In FIG. 9, a differential amplifier 90 applies a negative feedback voltage to the gate of MOSFET 50 so as to limit increases in VDD. The positive input of differential amplifier 90 is connected to a reference voltage VREF and the negative input of amplifier 90 is connected to VDD. A capacitor C1 provides filtering to prevent the circuit from oscillating. During a load dump, differential amplifier 90 applies a negative voltage to the gate of MOSFET 50, thereby reducing the current flow through MOSFET 50 and limiting increases in VDD. Since the gate drive for depletion mode MOSFET 50 does not exceed the voltage on the positive power supply rail, no charge pump is needed to drive this device. Moreover, MOSFET 50 is normally on and is therefore capable of supplying start up current before the control circuitry driving its gate is activated during the initial application of power.

The load dump protective circuitry of this invention may be combined with a device to protect the circuit elements against a reversed battery connection. In FIGS. 10A-10C a diode D5 has been added to the circuit, with its anode connected to Vbatt and its cathode connected to the drain of MOSFET 50. The basic load dump circuitry in FIG. 10A corresponds to the circuit shown in FIG. 5A, the circuit shown in FIG. 10B corresponds to the circuit shown in FIG. 7B and the circuit shown in FIG. 10C corresponds to the circuit shown in FIG. 9. Absent diode D5, a reversed battery condition could cause excessive current in diode D1.

While specific embodiments according to this invention have been described, it will be appreciated that the broad principles of this invention may be embodied in numerous additional arrangements and configurations. For example, while the embodiments described include an N-channel MOSFET that is connected to the positive side of the load, the polarities could be reversed and a P-channel MOSFET could also be used. This invention, as defined in the following claims, is intended to cover all such additional arrangements and configurations.

Claims (31)

I claim:
1. An arrangement including a source of an input voltage and a load to be protected from excessive current, said arrangement further including a protective circuit connected between said source and said load, said protective circuit comprising a depletion mode MOSFET, a drain of said depletion mode MOSFET being coupled to an input of said protective circuit and a source of said depletion mode MOSFET being coupled to an output of said protective circuit, a gate of said depletion mode MOSFET being permanently shorted to said source of said depletion mode MOSFET, said depletion mode MOSFET having a size and a pinch-off voltage such that said depletion mode MOSFET operates in a linear region when said input voltage is at a normal level and becomes saturated when said input voltage reaches an excessive level, said depletion mode MOSFET thereby protecting said load from said excessive current.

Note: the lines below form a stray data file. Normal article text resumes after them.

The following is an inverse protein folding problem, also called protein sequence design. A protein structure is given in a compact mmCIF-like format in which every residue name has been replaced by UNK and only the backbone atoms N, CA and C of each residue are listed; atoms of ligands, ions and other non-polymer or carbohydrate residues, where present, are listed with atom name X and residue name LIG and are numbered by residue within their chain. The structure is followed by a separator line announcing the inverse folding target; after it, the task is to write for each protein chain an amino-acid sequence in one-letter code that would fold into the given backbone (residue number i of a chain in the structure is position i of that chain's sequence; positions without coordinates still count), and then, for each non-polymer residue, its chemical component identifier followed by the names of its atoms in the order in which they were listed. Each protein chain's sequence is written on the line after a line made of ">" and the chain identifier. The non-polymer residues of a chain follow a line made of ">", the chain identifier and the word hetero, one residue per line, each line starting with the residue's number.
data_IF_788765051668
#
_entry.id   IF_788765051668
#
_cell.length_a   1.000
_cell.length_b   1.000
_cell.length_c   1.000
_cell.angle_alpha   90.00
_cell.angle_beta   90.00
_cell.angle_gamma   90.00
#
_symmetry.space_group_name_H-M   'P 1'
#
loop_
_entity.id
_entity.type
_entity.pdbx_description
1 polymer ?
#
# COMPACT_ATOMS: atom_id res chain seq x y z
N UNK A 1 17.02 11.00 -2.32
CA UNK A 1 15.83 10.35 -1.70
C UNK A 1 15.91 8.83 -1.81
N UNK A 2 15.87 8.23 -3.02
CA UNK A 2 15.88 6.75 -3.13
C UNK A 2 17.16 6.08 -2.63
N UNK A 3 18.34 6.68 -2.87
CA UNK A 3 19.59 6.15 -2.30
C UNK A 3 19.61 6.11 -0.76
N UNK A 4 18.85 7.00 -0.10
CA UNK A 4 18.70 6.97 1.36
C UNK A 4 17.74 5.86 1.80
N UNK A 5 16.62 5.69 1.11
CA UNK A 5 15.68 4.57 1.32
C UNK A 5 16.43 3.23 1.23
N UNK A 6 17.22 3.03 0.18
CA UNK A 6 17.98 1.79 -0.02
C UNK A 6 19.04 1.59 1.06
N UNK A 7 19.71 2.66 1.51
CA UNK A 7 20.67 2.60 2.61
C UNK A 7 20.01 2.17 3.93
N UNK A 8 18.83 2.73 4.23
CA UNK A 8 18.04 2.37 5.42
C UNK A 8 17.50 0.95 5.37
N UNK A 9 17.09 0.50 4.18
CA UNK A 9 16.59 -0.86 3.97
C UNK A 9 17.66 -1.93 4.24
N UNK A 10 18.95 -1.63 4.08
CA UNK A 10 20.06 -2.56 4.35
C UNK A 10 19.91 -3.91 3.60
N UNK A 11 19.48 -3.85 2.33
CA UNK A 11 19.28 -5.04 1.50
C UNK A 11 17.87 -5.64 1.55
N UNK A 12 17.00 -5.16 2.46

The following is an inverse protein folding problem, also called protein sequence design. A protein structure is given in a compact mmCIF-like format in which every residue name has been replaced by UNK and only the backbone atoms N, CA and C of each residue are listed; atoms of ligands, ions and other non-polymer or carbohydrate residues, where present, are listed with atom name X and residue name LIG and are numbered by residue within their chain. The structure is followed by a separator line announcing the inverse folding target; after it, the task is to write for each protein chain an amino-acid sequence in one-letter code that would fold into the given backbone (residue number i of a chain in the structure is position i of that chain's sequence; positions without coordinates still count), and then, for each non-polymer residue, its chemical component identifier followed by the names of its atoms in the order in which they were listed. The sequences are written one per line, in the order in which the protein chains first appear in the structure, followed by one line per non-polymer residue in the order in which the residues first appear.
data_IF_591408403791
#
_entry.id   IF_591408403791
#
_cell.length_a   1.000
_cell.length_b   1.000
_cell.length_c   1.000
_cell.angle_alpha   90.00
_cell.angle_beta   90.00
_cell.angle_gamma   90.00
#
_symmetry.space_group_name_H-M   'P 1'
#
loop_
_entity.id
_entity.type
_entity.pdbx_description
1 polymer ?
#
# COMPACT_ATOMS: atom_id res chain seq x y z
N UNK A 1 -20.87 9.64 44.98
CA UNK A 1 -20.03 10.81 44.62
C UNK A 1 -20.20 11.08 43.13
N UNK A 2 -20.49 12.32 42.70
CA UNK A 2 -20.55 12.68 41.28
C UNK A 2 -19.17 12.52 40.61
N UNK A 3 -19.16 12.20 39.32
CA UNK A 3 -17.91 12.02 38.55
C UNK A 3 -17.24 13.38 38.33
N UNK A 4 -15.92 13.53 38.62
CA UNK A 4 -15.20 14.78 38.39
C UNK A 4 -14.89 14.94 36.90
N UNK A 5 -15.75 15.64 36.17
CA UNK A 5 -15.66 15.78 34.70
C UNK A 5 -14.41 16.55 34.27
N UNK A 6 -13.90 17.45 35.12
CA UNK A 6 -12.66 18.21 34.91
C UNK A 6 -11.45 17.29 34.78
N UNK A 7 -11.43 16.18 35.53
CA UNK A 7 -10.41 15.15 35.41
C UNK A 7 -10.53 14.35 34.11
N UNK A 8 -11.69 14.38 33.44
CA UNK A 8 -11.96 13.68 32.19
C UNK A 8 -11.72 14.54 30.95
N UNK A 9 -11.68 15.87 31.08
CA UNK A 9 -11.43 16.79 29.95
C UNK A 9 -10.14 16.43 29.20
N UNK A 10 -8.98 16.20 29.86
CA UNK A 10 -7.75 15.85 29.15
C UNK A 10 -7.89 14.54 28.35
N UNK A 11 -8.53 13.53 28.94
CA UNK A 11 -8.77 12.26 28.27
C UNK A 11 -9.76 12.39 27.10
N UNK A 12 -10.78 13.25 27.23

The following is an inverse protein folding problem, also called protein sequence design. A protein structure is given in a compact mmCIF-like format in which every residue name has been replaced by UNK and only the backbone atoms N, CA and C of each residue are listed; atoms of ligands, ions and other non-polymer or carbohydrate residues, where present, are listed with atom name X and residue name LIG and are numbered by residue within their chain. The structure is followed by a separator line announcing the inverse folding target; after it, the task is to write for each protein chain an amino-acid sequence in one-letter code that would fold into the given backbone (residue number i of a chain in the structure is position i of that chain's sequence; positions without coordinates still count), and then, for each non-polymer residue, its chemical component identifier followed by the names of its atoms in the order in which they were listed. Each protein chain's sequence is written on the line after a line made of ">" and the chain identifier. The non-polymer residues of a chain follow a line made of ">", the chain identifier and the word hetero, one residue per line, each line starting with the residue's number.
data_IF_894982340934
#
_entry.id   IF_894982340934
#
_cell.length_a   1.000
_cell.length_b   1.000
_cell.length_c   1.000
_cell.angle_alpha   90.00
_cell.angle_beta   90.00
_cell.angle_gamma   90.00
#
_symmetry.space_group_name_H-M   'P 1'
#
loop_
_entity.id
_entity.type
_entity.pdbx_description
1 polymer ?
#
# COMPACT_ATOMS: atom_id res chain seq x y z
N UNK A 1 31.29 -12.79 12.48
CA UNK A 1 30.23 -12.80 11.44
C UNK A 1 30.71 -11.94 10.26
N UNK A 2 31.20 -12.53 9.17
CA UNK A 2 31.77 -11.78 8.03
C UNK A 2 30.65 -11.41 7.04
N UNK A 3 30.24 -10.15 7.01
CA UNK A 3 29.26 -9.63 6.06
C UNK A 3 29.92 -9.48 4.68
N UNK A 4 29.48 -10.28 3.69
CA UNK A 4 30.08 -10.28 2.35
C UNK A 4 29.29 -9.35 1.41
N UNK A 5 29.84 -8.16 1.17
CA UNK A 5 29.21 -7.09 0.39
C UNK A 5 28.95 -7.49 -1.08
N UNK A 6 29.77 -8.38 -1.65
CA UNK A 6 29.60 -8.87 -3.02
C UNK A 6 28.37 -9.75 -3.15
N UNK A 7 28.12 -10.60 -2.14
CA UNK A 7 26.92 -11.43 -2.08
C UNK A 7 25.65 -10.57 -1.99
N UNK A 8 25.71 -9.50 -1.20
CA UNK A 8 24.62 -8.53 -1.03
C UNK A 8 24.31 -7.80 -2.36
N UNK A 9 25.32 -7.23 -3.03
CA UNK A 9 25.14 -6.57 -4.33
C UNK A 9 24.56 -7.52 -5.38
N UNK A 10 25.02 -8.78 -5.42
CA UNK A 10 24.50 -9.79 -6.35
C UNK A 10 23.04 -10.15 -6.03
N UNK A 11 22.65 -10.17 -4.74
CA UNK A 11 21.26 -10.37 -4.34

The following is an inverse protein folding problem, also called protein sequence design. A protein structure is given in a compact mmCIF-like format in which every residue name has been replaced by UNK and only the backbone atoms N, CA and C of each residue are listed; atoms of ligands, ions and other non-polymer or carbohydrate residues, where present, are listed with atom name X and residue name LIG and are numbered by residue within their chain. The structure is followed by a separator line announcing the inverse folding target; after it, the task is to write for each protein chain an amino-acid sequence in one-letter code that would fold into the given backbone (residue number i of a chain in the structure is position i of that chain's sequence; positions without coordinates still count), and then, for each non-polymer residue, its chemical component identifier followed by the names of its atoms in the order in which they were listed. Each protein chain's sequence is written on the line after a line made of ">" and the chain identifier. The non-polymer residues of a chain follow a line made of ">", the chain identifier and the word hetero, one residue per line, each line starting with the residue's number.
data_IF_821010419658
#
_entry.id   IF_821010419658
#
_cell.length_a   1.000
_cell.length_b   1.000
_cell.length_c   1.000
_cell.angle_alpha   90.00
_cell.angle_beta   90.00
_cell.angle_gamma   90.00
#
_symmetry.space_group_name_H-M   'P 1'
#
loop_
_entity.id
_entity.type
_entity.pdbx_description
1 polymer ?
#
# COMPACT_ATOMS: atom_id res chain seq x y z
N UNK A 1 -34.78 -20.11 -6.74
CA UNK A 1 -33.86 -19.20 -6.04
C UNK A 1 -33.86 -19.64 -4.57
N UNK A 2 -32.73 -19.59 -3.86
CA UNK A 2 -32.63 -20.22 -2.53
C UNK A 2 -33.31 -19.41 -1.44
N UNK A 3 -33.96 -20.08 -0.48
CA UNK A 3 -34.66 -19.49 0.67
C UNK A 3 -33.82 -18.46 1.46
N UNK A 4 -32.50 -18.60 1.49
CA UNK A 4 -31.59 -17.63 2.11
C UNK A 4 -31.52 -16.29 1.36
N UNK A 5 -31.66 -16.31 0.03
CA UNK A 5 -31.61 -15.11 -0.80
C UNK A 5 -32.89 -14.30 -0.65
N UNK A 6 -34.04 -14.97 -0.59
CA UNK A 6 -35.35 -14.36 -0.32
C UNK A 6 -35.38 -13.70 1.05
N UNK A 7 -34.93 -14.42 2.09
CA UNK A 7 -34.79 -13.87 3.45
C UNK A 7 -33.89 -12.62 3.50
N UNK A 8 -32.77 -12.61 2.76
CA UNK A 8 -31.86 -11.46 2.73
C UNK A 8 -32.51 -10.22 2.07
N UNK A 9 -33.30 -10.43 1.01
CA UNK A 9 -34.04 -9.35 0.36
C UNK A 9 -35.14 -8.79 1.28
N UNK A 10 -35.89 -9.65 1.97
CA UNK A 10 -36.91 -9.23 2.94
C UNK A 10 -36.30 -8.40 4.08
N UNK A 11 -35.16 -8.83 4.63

2. The arrangement of claim 1 further comprising a diode, said diode being connected to said source of said said depletion mode MOSFET such that said diode experiences breakdown when said input voltage reaches said excessive level.
3. The arrangement of claim 1 wherein said depletion mode MOSFET and said load are adapted such that said depletion mode MOSFET is operated near a saturation current of said depletion mode MOSFET when said input voltage is at a normal operating level.
4. The arrangement of claim 1 further comprising a diode connected in series with said depletion mode MOSFET, said diode being connected so as to block a reverse flow of current through said load.
5. The arrangement of claim 1 contained within a motor vehicle, said source of an input voltage comprising a generator and a battery, said load comprising a semiconductor component within said motor vehicle, said protective circuit functioning to protect said semiconductor component from a load dump or inductive voltage spike.
6. An arrangement including a source of an input voltage and a load to be protected from excessive current, said arrangement further including a protective circuit connected between said source and said load, said protective circuit comprising a depletion mode MOSFET, a drain of said depletion mode MOSFET being coupled to an input of said protective circuit and a source of said depletion mode MOSFET being coupled to an output of said protective circuit, a gate of said depletion mode MOSFET being connected to switching circuitry, said switching circuitry connecting said gate of said depletion mode MOSFET to ground when said input voltage reaches an excessive value such that said depletion mode MOSFET becomes saturated and thereby protects said load from said excessive current.